According to my statistics for this website, “crime in Merida” is the key phrase most searched on my site. Sadly, I have very little posted on this topic because the crimes here don’t hold a candle to those of other parts of the country.
Yesterday an armed detail of about 40 federal and state police, fully decked out in riot gear, bulletproof vests, automatic weapons, etc., descended on a market stand downtown and confiscated hundreds of pirated CDs and DVDs. There was no resistance to the invasion. Now why they picked that particular stand is a mystery, as pirated media is available in every corner of the city, including the taco stands. The guy who owns the place must have said the wrong thing.*
A few months ago, we had a rash of larcenous people telephoning victims and telling them they’d kidnapped their relative, demanding that the victim deposit money to the bad guy’s account or hand it to them on a street corner. These amounts ran from about fifty to two hundred dollars, typically, and the calls were hoaxes. Nonetheless, people paid up, I’m told.
And just yesterday in the Diario de Yucatan, there was an article warning people of new scams on the internet from people saying they were dying or that a relative had died, and that they wanted you to have their millions – just give me all your account numbers. This is actually new here, and the article mentioned that the translations to Spanish were awkward.
There is an ocassional murder, often domestic. There are terrible auto accidents. There are murky domestic crimes, like assault and incest, both in town and in the villages. Hanging appears to be the preferred method of suicide.
There are many many burglaries, though few robberies. Thieves target your house when they are pretty sure no one is there. About eight months ago, someone very tiny cut through our palapa (thatch) roof of an open air room we have upstairs. They stole a hammock. There was a bright yellow rope tied to the mini fridge, but they couldn’t get it through the hole, and the two doors to the place were padlocked. We called the police who came, and forensics guys dusted for prints. For a hammock!
Merida and surrounding towns have gangs. Gangs with names as ridiculous as gang names can be. They mostly attack each other, but they are powder kegs, ready for narco infiltration, if it has not happened already. I think that as in the US, these are disenchanted young men, angry at the poverty they have experienced all their lives, angry at watching their fathers slaving for six dollars a day, and rather than struggle to go to school which they can’t afford, they choose a criminal path. According to articles in the papers, the gangs operate in the south part of Merida, downtown centro, and in corrupt towns like Kanasin. In fact, Kanasin seems to be a hotbed of violence and rotten politics.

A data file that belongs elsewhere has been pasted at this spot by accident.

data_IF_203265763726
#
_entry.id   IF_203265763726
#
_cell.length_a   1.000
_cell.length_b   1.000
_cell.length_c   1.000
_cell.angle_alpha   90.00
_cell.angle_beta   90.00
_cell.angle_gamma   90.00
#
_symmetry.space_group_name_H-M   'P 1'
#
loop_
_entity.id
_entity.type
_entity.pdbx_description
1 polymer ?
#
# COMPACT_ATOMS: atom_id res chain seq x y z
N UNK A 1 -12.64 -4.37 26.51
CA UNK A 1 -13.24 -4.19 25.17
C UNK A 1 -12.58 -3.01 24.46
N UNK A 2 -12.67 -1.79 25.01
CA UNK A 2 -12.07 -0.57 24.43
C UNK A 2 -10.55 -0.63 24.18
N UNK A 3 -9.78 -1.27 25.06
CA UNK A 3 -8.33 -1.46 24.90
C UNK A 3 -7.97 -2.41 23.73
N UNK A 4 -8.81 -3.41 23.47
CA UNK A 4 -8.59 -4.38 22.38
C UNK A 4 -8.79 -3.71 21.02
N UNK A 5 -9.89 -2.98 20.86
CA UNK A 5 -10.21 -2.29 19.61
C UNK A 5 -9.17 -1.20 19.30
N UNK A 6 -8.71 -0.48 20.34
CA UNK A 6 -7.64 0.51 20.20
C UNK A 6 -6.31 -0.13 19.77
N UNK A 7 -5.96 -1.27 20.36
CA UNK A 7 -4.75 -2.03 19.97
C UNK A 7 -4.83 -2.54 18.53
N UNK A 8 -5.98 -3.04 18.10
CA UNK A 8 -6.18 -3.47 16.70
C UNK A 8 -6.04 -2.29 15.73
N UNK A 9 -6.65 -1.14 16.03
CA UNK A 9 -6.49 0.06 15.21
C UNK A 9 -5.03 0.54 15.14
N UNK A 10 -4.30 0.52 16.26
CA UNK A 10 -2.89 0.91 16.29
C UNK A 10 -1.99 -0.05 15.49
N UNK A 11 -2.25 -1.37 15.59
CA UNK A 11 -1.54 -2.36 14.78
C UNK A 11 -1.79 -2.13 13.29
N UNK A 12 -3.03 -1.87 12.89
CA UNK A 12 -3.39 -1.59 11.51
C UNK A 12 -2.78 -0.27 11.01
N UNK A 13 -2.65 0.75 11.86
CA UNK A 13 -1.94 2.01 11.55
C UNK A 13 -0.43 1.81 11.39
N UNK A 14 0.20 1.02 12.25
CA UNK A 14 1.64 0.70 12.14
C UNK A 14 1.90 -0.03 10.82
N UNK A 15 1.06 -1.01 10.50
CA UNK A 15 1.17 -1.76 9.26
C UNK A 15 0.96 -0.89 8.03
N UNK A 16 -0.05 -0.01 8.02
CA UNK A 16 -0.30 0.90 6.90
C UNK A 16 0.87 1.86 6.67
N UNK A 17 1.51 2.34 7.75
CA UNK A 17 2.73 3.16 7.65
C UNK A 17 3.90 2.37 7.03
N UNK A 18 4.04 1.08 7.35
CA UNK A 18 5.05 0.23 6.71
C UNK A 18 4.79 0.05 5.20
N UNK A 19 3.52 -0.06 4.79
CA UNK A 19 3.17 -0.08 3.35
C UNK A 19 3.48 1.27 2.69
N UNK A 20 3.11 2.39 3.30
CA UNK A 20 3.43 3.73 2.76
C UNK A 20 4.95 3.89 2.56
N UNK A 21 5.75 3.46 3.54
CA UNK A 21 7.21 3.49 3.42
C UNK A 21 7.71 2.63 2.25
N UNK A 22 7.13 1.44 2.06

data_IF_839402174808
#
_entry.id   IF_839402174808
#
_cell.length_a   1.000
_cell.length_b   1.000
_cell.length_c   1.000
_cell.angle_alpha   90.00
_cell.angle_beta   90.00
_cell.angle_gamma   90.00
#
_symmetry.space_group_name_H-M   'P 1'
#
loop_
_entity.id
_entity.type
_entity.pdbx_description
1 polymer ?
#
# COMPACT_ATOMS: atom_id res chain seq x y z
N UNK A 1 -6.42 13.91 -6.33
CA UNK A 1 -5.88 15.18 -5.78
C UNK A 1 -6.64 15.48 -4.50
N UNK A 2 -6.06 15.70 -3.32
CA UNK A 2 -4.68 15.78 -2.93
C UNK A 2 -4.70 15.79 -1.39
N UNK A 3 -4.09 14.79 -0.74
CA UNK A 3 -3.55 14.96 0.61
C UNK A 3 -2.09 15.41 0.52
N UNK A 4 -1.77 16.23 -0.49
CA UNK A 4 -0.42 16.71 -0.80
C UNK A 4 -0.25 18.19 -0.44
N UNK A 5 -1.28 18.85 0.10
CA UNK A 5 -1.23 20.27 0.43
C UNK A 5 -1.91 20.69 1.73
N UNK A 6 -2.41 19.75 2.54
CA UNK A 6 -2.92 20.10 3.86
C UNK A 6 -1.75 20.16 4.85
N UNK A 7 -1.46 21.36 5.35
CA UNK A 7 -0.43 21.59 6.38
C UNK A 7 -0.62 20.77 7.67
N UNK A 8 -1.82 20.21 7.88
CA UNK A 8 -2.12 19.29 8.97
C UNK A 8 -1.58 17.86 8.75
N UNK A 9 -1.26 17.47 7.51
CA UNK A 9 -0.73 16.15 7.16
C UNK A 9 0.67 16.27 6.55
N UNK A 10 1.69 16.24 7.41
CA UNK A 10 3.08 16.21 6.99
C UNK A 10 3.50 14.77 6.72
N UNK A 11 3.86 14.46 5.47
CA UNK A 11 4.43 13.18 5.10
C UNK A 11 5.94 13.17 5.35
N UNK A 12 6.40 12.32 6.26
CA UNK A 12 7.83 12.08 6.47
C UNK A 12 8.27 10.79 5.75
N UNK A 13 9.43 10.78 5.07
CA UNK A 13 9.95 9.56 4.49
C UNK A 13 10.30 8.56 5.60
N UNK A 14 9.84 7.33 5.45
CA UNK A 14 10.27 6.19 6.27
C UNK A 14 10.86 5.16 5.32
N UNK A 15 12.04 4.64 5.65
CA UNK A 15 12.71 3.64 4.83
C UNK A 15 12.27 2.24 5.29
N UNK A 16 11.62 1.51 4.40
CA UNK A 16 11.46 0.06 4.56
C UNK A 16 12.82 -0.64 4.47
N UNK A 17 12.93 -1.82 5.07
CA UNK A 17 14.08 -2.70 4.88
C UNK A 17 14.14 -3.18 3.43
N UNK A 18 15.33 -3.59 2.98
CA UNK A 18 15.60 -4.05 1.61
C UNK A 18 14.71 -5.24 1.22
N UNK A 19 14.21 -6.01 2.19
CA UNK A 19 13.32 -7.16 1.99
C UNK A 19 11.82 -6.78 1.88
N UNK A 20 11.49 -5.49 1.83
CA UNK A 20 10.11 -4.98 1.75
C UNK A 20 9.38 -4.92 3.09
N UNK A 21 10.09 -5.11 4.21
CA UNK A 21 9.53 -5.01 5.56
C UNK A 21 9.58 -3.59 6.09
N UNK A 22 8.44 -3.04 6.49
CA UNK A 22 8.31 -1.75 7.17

There are lots of explanations of why we haven’t yet had any of the drug cartel problems here. Northern Mexico is a war zone on many levels. You couldn’t pay me now to drive to the USA, as I used to. Cancun, only 170 miles away, has growing problems that threaten tourism. There are even some nearby towns where there is drug gang violence and even killings. And probably we have a few here.
But none of these murderous crimes are aimed at your everyday citizens. Shootings in the streets are rare, as are crossfire mishaps. In our area, there are no bad guys hijacking your car on the highways, no brutal home invasions, nothing that I personally am wary of.
One popular explanation for our lack of narco crime is that many of the gang leaders have stashed their families here in safe Merida and have a “gentlemen’s agreement” on leaving this city neutral. It’s hard to say whether this theory is truth or urban mythology.
Overall, I feel safer here in Merida than I ever did in Seattle or any other northamerican city. If you compare the incidence of actual violence between Merida and just about any American city, there is no contest. Merida is safer for the average citizen.
I like to think our low crime rate is because we have a good state police force, with plenty of intelligence, equipment, and personnel. There are stopping points on the highways in and out of the city where police check cars they don’t like. A lot. Police are everywhere in the city. Yesterday I saw a young guy in battle gear straddling the back of a police truck with his automatic weapon loosely pointed at the road in front of him.
We have police helicopters and when we hear them, we know someone important is in town.
From what I have heard, one thing that might be going on is kidnappings of wealthy people for ransom. Merida has more millionaires per capita of any city in Mexico, so this is fertile ground for kidnappings. I understand there is a consistent call for bodyguards. Not being rich myself, this doesn’t personally threaten me or most people I know. Indeed, I don’t even know whether it’s happening here.
If anyone has a different point of view on this, I’d like to hear it.
Note: I have since learned that the DVD store was a major distributor of pirated material.